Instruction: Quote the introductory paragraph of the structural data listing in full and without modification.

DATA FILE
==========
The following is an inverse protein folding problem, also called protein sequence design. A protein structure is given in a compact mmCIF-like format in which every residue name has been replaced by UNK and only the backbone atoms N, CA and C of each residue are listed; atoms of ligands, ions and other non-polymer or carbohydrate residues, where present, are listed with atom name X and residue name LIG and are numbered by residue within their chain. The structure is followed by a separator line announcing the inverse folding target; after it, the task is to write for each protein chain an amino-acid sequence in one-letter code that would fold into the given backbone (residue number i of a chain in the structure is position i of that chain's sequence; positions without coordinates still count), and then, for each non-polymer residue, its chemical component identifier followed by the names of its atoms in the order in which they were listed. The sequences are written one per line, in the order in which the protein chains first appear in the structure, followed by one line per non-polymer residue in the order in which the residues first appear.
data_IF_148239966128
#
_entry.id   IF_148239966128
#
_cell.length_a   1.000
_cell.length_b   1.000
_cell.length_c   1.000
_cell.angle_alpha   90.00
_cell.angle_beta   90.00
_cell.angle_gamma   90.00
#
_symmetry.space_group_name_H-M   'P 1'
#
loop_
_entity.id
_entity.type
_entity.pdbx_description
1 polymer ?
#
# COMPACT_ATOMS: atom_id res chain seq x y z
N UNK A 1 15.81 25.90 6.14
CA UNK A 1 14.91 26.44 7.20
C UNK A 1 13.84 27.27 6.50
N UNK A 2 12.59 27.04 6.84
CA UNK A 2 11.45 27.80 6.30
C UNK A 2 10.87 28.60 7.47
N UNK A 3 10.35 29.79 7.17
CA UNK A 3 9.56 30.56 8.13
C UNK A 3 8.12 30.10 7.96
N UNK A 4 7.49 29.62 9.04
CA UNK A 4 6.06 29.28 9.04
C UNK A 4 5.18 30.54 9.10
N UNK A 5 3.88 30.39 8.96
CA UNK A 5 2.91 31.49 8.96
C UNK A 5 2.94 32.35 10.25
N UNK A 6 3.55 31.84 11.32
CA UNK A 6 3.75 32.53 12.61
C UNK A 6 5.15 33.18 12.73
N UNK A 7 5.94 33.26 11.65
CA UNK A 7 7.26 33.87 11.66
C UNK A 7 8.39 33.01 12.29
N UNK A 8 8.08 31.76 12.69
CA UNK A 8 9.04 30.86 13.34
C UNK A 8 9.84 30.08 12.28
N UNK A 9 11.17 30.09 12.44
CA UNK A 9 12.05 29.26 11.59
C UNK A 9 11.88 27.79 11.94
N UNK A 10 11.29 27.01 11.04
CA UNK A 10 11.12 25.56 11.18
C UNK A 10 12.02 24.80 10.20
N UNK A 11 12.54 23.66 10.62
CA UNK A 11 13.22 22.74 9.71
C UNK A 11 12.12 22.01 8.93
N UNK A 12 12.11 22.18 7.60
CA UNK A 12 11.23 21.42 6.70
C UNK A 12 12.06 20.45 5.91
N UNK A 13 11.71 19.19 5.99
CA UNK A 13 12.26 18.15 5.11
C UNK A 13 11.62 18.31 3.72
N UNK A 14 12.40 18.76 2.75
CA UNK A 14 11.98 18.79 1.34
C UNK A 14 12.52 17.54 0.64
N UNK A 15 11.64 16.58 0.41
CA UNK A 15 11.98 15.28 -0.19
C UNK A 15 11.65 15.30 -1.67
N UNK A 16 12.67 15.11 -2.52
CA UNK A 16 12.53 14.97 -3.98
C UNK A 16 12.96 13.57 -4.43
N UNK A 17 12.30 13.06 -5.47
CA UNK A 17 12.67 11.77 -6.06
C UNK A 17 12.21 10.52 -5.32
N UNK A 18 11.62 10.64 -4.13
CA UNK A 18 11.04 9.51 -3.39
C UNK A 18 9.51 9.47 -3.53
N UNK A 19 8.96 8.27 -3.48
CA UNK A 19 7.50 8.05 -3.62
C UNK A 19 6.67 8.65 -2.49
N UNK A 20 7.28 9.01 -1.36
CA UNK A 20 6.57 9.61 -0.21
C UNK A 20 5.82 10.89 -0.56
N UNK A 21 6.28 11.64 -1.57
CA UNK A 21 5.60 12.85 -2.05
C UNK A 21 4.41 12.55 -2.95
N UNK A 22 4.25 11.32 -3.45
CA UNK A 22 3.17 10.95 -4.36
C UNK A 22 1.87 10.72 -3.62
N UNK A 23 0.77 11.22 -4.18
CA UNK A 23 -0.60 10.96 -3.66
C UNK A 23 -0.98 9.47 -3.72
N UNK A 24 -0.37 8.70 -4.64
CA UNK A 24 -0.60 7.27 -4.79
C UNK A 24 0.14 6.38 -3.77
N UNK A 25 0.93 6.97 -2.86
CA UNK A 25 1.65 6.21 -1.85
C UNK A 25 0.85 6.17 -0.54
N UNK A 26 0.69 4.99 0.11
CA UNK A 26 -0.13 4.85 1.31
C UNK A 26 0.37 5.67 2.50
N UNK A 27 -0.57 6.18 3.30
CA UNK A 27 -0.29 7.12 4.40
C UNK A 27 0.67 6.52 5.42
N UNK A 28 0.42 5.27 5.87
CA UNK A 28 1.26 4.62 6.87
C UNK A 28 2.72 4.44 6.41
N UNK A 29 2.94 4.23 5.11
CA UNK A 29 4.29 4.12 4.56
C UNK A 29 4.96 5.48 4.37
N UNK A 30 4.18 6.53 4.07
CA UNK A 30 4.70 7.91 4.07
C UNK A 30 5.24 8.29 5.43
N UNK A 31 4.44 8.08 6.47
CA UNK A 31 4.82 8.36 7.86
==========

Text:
The following is an inverse protein folding problem, also called protein sequence design. A protein structure is given in a compact mmCIF-like format in which every residue name has been replaced by UNK and only the backbone atoms N, CA and C of each residue are listed; atoms of ligands, ions and other non-polymer or carbohydrate residues, where present, are listed with atom name X and residue name LIG and are numbered by residue within their chain. The structure is followed by a separator line announcing the inverse folding target; after it, the task is to write for each protein chain an amino-acid sequence in one-letter code that would fold into the given backbone (residue number i of a chain in the structure is position i of that chain's sequence; positions without coordinates still count), and then, for each non-polymer residue, its chemical component identifier followed by the names of its atoms in the order in which they were listed. The sequences are written one per line, in the order in which the protein chains first appear in the structure, followed by one line per non-polymer residue in the order in which the residues first appear.